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How 88Rising Raised the Bar for Asian Representation

by Dan Q. Dao

Before 2018's Crazy Rich Asians starred Hollywood's first all-Asian cast in 25 years, before Korean boyband BTS became the first K-pop group to present at the Grammy's, and before Sandra Oh and Aziz Ansari made history as the "first Asians" to win their respective categories at the Golden Globes — there was 88Rising.

Though not nearly as talked about beyond the narrow, but growing intersection of hip-hop and Asian cultures, the New York-based media company and record label, which promotes and manages Asian artists, racked up a few firsts of their own last year. 88Rising singer Joji (you may have known him as the former YouTube sensation Filthy Frank) became the first Asia-born artist to top the Billboard R&B/Hip-Hop chart for his album Ballads 1; meanwhile, Indonesian rapper Rich Brian became the first Asian artist to land a #1 Hip-Hop album on iTunes with his debut Amen. That's not to mention the company's inaugural Head In The Clouds Music & Arts Festival, the first Asian-centric music festival to launch in America.

As tedious as it might seem to keep track of such small milestones, fans of Asian actors, artists, and creatives haven't had much to celebrate as a community until recent times. But it's not that the talent wasn't out there, says 88Rising founder and CEO Sean Miyashiro — there just wasn't much of a platform for it.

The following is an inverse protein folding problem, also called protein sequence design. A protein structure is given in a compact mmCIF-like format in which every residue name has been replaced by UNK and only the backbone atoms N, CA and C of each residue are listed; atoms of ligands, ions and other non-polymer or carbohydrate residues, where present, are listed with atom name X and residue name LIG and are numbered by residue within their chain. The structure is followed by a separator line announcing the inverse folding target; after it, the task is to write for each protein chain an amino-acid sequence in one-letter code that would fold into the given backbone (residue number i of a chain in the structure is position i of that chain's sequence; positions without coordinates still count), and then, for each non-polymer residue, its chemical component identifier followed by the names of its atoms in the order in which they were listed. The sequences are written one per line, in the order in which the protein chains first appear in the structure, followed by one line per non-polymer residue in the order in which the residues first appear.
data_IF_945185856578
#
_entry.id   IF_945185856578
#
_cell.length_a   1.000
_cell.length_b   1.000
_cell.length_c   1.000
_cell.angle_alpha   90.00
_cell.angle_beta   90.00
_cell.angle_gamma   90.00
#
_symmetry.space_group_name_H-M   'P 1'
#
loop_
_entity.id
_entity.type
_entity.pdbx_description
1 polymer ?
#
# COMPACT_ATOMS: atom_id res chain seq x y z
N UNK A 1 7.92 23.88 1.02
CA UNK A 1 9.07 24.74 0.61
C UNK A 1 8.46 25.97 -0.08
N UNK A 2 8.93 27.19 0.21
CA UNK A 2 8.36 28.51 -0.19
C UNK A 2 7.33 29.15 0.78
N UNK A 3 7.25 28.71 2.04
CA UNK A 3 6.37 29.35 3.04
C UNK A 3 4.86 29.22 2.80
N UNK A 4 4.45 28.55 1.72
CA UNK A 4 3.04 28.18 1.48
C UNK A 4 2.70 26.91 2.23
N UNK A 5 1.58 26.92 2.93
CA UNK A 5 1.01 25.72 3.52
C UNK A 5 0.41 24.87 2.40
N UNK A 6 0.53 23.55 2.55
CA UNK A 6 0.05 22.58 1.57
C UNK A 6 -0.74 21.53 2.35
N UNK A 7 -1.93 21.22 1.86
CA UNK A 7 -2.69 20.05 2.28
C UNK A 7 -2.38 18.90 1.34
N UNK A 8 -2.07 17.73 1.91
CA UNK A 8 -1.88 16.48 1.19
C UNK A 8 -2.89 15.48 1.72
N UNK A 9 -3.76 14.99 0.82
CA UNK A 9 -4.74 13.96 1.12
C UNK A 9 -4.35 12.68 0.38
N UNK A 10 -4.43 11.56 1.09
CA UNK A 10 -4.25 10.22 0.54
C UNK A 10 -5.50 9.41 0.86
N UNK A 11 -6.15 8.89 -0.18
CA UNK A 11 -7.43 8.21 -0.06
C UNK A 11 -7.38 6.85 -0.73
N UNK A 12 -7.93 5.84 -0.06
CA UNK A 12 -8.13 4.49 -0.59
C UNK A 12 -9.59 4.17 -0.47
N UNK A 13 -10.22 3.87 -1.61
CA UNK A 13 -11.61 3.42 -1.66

Sean Miyashiro (Courtesy of 88Rising)

"A few years ago, I had dinner with a group of friends," Miyashiro tells PAPER. "I looked around the table and everyone was a dope Asian motherfucker — the best Asian designer, a next-level Asian chef, a rapper. There were all these fucking incredible Asian creatives killing it in their own fields, and I realized we didn't have a home to tell our stories. Something sparked and it just felt like the right time to build something."

A Korean- and Japanese-American from California, Miyashiro was already an industry veteran by the time he planted the seeds for 88Rising (written as "88⬆") back in 2015. Two years earlier, while working at Vice, he had spearheaded the launch of the site's now-defunct, then-massively successful electronic music channel Thump. It was here that Miyashiro cut his platform-building chops, honing in on accessible, digitally-savvy content that could engage readers all along the dance-music spectrum, from insider to mainstream. But while he was introducing the world to underground dance music back then, his focus now is the untapped world of Asian and Asian-American musical talent.